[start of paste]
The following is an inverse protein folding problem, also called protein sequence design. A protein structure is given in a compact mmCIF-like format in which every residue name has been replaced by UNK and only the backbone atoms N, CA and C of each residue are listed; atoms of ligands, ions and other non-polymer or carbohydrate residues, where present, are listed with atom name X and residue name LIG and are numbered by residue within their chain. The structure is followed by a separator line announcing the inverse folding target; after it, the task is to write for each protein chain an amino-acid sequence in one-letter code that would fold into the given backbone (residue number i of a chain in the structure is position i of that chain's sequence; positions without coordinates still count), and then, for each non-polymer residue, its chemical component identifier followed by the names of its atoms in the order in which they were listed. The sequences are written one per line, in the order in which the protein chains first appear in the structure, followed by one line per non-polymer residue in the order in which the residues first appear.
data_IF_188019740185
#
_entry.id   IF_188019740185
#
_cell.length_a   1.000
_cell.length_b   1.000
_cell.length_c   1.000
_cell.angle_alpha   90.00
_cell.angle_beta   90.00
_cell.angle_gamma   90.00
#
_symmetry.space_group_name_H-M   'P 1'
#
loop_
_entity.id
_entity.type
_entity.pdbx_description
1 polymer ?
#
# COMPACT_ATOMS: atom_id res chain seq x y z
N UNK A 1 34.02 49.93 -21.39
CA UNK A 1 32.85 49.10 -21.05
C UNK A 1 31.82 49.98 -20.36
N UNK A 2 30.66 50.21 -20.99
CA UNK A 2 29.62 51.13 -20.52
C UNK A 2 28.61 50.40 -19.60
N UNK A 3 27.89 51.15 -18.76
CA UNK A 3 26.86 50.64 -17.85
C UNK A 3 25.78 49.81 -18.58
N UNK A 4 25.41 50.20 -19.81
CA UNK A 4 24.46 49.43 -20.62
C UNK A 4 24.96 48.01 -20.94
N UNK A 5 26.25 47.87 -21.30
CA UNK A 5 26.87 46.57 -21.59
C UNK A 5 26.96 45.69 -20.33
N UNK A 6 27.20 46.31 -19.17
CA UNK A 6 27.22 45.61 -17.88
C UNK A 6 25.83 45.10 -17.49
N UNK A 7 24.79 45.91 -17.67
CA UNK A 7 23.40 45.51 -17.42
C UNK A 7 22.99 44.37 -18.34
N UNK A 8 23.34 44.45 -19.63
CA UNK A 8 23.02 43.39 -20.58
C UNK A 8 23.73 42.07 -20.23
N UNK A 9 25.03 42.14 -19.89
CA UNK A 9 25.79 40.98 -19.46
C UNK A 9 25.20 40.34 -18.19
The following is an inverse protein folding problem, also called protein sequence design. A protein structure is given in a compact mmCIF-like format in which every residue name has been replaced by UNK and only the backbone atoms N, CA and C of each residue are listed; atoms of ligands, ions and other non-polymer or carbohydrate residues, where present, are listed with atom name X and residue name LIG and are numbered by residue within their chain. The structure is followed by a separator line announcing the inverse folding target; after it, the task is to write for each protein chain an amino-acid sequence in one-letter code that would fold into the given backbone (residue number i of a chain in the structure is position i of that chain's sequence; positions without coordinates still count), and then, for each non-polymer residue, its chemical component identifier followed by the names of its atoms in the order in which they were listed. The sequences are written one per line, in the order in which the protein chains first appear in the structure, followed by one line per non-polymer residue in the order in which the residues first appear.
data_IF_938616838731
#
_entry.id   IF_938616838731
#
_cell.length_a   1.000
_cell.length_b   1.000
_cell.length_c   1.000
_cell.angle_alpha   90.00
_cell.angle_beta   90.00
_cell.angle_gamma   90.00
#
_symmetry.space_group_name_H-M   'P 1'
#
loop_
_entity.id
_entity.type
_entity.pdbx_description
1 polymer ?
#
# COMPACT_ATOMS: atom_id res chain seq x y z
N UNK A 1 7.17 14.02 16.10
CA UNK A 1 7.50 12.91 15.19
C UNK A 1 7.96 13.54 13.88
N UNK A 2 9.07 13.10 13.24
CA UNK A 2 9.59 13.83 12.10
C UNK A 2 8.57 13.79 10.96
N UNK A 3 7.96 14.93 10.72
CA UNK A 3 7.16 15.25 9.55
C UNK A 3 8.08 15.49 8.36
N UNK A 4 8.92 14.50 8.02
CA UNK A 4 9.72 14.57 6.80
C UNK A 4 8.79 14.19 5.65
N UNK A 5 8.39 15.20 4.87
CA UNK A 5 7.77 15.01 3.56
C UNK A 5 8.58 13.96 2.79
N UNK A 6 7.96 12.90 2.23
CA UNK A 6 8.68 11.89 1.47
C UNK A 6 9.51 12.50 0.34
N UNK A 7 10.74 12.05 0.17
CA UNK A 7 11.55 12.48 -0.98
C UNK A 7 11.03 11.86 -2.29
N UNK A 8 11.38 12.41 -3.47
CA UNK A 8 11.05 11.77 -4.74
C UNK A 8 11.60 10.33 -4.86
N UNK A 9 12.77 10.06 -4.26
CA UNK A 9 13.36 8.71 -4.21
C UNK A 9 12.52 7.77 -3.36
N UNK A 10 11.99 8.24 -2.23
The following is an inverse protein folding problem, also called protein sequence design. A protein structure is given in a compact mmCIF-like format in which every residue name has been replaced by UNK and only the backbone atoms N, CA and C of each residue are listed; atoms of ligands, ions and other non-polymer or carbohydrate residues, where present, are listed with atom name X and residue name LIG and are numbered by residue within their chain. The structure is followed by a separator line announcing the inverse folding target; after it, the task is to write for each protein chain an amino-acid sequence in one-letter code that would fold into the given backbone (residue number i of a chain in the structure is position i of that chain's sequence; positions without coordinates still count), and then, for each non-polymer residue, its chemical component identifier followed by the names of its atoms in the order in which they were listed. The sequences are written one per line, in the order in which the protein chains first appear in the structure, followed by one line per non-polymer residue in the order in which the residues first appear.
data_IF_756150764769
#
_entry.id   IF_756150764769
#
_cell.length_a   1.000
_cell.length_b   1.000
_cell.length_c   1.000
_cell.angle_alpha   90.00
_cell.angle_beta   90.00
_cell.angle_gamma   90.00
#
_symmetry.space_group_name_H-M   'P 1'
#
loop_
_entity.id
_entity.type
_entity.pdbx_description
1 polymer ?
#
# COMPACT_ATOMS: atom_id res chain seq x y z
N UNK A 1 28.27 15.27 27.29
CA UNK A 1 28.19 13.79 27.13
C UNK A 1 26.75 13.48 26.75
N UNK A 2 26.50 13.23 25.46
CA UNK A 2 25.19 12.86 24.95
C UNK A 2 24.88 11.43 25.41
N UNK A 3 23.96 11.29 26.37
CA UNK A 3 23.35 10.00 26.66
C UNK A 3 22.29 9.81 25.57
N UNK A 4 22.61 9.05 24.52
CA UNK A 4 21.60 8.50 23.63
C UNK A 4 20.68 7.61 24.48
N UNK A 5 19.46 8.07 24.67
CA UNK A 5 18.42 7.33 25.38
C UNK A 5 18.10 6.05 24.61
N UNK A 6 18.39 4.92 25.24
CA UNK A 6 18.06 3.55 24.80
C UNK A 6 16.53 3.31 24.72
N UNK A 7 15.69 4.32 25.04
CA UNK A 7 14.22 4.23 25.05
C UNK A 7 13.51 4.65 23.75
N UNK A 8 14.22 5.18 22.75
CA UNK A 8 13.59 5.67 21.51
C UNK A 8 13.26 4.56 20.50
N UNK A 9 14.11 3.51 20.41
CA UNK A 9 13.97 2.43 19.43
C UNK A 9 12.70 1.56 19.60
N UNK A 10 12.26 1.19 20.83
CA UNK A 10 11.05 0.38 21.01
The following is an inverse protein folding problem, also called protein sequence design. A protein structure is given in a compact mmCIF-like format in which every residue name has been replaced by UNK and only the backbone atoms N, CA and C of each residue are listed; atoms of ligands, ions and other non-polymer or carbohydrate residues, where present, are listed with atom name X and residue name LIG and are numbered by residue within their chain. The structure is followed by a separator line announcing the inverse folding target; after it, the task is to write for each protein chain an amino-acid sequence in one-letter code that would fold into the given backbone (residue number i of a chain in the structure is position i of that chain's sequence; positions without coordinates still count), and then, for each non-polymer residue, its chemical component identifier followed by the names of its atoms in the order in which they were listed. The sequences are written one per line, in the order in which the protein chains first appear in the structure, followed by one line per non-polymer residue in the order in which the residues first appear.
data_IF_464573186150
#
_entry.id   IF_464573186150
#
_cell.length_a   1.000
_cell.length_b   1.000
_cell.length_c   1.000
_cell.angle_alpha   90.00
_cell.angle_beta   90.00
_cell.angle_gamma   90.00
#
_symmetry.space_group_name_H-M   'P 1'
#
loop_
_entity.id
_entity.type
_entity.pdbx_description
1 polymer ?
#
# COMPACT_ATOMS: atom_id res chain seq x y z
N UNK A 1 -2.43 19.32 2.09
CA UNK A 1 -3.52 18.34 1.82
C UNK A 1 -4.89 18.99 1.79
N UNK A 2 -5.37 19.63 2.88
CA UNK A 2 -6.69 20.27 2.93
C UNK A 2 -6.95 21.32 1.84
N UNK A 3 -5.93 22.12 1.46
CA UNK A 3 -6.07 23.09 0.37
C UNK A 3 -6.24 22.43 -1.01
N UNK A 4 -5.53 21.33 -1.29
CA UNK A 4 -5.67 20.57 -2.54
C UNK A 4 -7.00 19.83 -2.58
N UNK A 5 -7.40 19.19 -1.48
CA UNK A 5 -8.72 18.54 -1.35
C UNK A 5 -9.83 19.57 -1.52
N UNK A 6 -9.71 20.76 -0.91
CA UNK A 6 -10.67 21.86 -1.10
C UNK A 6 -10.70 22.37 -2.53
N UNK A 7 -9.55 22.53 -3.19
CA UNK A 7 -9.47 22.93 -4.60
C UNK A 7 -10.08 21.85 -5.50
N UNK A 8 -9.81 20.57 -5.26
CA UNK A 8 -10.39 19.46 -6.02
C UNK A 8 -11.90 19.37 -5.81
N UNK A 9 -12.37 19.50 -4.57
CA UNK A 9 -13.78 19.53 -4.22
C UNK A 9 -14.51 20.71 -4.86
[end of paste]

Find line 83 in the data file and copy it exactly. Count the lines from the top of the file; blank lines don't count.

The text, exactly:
CA UNK A 5 7.77 15.01 3.56